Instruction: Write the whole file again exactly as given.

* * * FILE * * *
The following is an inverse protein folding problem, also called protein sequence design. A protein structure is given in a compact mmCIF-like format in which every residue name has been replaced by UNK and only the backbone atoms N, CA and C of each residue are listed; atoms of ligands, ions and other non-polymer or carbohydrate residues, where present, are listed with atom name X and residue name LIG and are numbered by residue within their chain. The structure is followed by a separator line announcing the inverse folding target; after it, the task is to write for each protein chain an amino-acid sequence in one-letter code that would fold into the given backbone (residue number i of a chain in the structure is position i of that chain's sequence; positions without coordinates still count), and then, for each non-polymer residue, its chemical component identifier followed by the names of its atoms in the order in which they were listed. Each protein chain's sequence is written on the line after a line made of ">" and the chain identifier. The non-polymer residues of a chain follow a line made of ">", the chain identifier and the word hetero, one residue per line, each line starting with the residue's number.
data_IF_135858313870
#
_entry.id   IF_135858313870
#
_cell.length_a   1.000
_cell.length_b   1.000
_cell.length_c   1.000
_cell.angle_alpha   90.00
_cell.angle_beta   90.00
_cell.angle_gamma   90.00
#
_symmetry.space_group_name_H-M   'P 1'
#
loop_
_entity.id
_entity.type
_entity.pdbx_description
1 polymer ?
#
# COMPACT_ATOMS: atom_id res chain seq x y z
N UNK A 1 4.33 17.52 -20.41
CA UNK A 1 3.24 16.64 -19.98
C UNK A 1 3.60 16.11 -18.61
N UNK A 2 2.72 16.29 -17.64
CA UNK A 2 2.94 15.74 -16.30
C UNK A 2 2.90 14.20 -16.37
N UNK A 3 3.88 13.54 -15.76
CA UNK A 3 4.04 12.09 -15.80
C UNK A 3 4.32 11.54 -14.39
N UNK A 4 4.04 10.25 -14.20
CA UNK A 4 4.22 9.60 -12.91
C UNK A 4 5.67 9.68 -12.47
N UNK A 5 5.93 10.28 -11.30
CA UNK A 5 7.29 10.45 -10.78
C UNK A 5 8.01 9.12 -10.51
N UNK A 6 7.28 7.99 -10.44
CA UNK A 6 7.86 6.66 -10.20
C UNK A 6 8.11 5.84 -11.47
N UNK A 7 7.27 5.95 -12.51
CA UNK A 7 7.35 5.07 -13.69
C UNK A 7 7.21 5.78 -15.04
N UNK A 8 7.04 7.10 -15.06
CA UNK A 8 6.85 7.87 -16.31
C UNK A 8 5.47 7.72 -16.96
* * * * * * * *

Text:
The following is an inverse protein folding problem, also called protein sequence design. A protein structure is given in a compact mmCIF-like format in which every residue name has been replaced by UNK and only the backbone atoms N, CA and C of each residue are listed; atoms of ligands, ions and other non-polymer or carbohydrate residues, where present, are listed with atom name X and residue name LIG and are numbered by residue within their chain. The structure is followed by a separator line announcing the inverse folding target; after it, the task is to write for each protein chain an amino-acid sequence in one-letter code that would fold into the given backbone (residue number i of a chain in the structure is position i of that chain's sequence; positions without coordinates still count), and then, for each non-polymer residue, its chemical component identifier followed by the names of its atoms in the order in which they were listed. Each protein chain's sequence is written on the line after a line made of ">" and the chain identifier. The non-polymer residues of a chain follow a line made of ">", the chain identifier and the word hetero, one residue per line, each line starting with the residue's number.
data_IF_135858313870
#
_entry.id   IF_135858313870
#
_cell.length_a   1.000
_cell.length_b   1.000
_cell.length_c   1.000
_cell.angle_alpha   90.00
_cell.angle_beta   90.00
_cell.angle_gamma   90.00
#
_symmetry.space_group_name_H-M   'P 1'
#
loop_
_entity.id
_entity.type
_entity.pdbx_description
1 polymer ?
#
# COMPACT_ATOMS: atom_id res chain seq x y z
N UNK A 1 4.33 17.52 -20.41
CA UNK A 1 3.24 16.64 -19.98
C UNK A 1 3.60 16.11 -18.61
N UNK A 2 2.72 16.29 -17.64
CA UNK A 2 2.94 15.74 -16.30
C UNK A 2 2.90 14.20 -16.37
N UNK A 3 3.88 13.54 -15.76
CA UNK A 3 4.04 12.09 -15.80
C UNK A 3 4.32 11.54 -14.39
N UNK A 4 4.04 10.25 -14.20
CA UNK A 4 4.22 9.60 -12.91
C UNK A 4 5.67 9.68 -12.47
N UNK A 5 5.93 10.28 -11.30
CA UNK A 5 7.29 10.45 -10.78
C UNK A 5 8.01 9.12 -10.51
N UNK A 6 7.28 7.99 -10.44
CA UNK A 6 7.86 6.66 -10.20
C UNK A 6 8.11 5.84 -11.47
N UNK A 7 7.27 5.95 -12.51
CA UNK A 7 7.35 5.07 -13.69
C UNK A 7 7.21 5.78 -15.04
N UNK A 8 7.04 7.10 -15.06
CA UNK A 8 6.85 7.87 -16.31
C UNK A 8 5.47 7.72 -16.96